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Location: New Orleans, Louisiana, United States

Leonard Earl Johnson (photo credit Frank Parsley) covered Hurricanes Katrina and Rita (2005), and the 2010 British Petroleum oil spill in the Gulf of Mexico for ConsumerAffairs.com. He is a contributor to Gambit Weekly, New Orleans Magazine, SCAT, Baton Rouge Advocate, Advocate Magazine, The Times-Picayune, Country Roads Magazine, Palm Springs Newswire and the anthologies: FRENCH QUARTER FICTION (Light of New Orleans Publishing), LOUISIANA IN WORDS (Pelican Publishing), LIFE IN THE WAKE (NOLAfuges.com), and more. Johnson is a former Merchant Seaman, and columnist at Les Amis de Marigny, New Orleans; and African-American Village. Attended Southern Illinois University, Carbondale, and Harry Lundeberg School of Seamanship at Piney Point, Maryland. Winner of the Press Club of New Orleans Award for Excellence, 1991, and given the Key to The City and a Certificate of Appreciation from the New Orleans City Council for a Gambit Weekly story on murder in the French Quarter.

Thursday, June 01, 2017

Ole Number One ~ Hot Damn a New Train Story / June 2017

On a collision course:

Crescent City Classic

Saturday, April 15, 2017 at 8 AM 

New Orleans Run 

Amtrak's Train Number One,
The Sunset Limited ~ West
Departing New Orleans, 
Saturday, April 15 at 9 AM 

LEJ's Louisiana, Yours Truly in a Swamp
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June 2017

Ole Number One ~ Hot Damn,
a New Train Story
BY  Leonard Earl Johnson
© 2017, Leonard Earl Johnson, All Rights Reserved

Amtrak's Sunset Limited, Westbound is Amtrak's train #1
 It rolls from New Orleans ~ Amtrak's Gulf Coast rail-head. On time usually at 9am ~ three days a week. It travels the historically designated Old Spanish Trail all the way to Los Angeles, California ~ its West Coast rail-head.  This is the oldest continually operating railroad line in America, and the first to carry a name: Sunset Limited.

"Louisianans see themselves as living on America's Third Coast," L. A. Norma tells our pedicab driver as we pull up to the Union Passenger Terminal's side-entrance, facing New Orleans' Main Post Office and parking high-rise.  We are running late.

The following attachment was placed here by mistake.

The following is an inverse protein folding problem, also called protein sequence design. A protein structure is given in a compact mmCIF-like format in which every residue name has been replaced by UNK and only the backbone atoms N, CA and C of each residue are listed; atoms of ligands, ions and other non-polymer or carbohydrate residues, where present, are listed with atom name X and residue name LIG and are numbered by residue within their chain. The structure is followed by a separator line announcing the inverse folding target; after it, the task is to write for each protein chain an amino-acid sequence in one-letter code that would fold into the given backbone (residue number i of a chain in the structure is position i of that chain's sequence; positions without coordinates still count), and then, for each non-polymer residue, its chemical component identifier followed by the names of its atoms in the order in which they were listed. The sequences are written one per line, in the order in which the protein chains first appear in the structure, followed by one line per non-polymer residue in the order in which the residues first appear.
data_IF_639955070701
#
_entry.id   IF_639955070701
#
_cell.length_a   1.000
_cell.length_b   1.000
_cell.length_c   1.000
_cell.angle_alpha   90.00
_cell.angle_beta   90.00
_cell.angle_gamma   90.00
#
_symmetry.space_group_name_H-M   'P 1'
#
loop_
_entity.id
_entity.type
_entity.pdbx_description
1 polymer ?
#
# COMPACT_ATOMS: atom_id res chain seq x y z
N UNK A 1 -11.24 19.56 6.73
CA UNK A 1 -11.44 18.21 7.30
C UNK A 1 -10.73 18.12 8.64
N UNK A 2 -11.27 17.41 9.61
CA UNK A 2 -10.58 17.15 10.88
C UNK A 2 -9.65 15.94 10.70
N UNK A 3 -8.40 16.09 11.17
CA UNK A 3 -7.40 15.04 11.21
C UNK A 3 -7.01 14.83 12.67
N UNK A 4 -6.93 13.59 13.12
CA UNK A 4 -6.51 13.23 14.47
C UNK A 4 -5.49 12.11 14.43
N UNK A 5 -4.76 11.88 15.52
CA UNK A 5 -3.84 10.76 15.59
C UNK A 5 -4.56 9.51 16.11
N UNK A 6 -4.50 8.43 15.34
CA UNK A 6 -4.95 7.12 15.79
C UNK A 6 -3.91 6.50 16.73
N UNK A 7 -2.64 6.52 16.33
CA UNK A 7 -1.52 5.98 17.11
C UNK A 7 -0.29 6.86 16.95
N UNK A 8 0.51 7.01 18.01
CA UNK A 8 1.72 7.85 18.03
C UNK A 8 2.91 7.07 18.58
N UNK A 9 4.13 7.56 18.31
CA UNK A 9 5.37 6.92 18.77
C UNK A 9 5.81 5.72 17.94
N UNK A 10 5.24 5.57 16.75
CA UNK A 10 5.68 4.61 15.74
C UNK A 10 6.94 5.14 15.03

Loading Platform, Union Passenger Terminal, New Orleans

The Sunset Limited's Engineer is blowing his final safety whistle ~ the famed 'Last Call' ~ as we tug our bags through the glass doors. The whistle is still echoing inside the station. I dash for the loading platform's gate. Behind it I see our train and the coach Conductor picking up the yellow steps used when boarding. Norma spots a one-dollar bill on the floor and stops to pick it up, and step on the smoking Camel Cigarette she has illegally brought inside. 

I reach the gate along with three security guards, the Conductor ~ his attention now turned to us ~ and a familiar looking clerk from behind the ticket booth who says she recognizes me as a regular. The first guard hits me with the order to, "FREEZE!"  

I freeze. Norma catches up. I explain to the security people about the foot race, and having to walk from near City Hall, and the pedicab we caught on this side of Poydras Street that was stranded from the French Quarter 
by this same foot race!  

The security guards nod that they know of the race.

"Other folks done missed trains," a lady guard grinned and inhaled deeply.  

"They are OK," the ticket clerk said, once again.  

The Conductor motioned for them to let us pass, and we rushed on board just as the forward Conductor waved towards the head of the train. The Engineer blew a final last-call, and we pulled away towards The Golden West. 

Norma and I clambered up to the second deck as the dome formerly known as the Louisiana Superdome slid by. One day, this dome ~ once our state and civic pride ~ failed its promise to shelter us from The Storm.  Then after Katrina, ran off with some rich out-of-towner named, 

Mercedes Benz! 

"Mercedes Benz, née Louisiana Superdome," Norma muttered.